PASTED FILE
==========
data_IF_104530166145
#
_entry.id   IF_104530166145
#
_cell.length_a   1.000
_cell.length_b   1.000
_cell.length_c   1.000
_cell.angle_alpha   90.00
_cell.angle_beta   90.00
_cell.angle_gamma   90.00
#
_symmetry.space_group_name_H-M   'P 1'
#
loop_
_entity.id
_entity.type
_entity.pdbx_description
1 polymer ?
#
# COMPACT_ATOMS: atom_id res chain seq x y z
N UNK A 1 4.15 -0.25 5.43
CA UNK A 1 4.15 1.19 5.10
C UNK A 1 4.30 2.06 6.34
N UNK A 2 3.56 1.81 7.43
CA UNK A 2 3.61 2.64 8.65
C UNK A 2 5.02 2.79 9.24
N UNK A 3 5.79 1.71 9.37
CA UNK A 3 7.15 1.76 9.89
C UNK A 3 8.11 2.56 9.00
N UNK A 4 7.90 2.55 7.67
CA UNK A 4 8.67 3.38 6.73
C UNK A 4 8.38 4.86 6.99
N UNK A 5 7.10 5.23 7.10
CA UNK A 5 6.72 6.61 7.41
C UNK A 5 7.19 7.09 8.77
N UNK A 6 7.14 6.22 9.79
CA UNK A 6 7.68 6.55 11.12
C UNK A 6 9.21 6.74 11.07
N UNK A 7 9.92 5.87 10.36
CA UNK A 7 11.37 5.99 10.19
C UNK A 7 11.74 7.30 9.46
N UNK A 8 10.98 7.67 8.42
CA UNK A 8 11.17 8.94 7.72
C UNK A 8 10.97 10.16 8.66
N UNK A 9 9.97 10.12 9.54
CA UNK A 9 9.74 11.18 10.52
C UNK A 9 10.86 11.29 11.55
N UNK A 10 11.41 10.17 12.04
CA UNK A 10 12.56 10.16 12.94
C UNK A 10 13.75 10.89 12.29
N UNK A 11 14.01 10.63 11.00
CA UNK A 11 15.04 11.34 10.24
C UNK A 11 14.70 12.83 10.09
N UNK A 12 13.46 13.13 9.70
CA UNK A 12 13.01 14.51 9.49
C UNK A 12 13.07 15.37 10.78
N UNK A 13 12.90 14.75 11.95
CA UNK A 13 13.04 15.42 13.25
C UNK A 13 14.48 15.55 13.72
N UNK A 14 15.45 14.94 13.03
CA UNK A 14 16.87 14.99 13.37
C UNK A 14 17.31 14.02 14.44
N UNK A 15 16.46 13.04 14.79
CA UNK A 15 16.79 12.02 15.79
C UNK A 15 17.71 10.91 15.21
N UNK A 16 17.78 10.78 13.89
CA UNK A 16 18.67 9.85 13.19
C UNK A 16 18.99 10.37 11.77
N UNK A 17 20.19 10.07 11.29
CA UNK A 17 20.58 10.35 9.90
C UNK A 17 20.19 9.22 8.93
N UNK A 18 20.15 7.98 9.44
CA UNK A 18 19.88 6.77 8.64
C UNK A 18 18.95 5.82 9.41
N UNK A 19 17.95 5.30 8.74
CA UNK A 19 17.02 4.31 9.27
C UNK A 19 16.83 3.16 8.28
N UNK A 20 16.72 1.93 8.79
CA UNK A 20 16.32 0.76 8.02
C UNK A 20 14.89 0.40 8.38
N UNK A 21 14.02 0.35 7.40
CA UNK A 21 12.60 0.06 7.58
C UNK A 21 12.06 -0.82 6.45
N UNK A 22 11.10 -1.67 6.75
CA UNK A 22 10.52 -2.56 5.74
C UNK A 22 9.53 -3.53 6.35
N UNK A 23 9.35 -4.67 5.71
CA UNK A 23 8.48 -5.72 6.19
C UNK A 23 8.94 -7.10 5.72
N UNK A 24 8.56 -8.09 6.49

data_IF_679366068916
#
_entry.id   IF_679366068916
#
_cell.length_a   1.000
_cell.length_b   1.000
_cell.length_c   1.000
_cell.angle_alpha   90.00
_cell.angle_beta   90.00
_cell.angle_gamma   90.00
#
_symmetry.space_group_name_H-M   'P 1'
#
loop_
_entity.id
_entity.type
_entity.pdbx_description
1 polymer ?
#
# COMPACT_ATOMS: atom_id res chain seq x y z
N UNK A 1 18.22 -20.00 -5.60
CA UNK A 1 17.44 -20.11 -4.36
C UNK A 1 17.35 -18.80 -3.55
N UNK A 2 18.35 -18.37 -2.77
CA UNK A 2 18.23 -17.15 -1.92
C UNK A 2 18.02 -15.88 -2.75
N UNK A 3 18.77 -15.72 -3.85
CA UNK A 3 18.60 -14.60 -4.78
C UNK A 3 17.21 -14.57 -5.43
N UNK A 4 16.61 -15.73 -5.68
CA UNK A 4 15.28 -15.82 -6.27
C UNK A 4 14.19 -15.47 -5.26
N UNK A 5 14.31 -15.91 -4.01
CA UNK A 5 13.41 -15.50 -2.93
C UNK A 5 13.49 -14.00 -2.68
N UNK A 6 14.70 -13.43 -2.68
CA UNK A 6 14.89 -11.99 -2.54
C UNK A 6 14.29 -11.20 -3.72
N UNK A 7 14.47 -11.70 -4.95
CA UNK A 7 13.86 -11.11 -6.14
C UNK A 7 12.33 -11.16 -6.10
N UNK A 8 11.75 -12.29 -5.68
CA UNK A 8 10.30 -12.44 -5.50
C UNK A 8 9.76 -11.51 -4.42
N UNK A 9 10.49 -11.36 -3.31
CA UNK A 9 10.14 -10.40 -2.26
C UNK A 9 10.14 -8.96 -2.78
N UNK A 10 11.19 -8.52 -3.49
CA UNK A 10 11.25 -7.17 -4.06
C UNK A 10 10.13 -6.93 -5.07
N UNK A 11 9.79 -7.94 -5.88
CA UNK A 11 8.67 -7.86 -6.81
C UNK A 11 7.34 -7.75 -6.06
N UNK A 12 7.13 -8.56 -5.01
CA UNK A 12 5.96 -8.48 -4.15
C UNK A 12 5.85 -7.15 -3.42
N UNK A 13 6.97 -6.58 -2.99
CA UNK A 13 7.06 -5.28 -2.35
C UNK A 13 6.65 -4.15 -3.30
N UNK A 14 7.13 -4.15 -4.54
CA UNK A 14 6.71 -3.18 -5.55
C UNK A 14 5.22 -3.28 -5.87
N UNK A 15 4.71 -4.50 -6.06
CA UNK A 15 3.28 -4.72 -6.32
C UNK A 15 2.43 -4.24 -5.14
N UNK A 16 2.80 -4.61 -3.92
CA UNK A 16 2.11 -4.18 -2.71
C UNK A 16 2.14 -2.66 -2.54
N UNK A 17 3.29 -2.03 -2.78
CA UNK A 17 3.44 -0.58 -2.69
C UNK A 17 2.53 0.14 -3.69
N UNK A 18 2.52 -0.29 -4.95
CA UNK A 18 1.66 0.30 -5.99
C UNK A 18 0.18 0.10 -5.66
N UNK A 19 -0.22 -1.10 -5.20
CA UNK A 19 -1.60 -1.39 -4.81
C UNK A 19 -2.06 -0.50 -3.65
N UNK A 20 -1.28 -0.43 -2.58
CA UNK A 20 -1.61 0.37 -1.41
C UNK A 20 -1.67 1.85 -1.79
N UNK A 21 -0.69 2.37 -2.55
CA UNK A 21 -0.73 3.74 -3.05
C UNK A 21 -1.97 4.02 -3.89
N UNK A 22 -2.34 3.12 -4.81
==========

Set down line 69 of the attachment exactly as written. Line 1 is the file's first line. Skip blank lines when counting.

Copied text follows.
N UNK A 17 20.19 10.07 11.29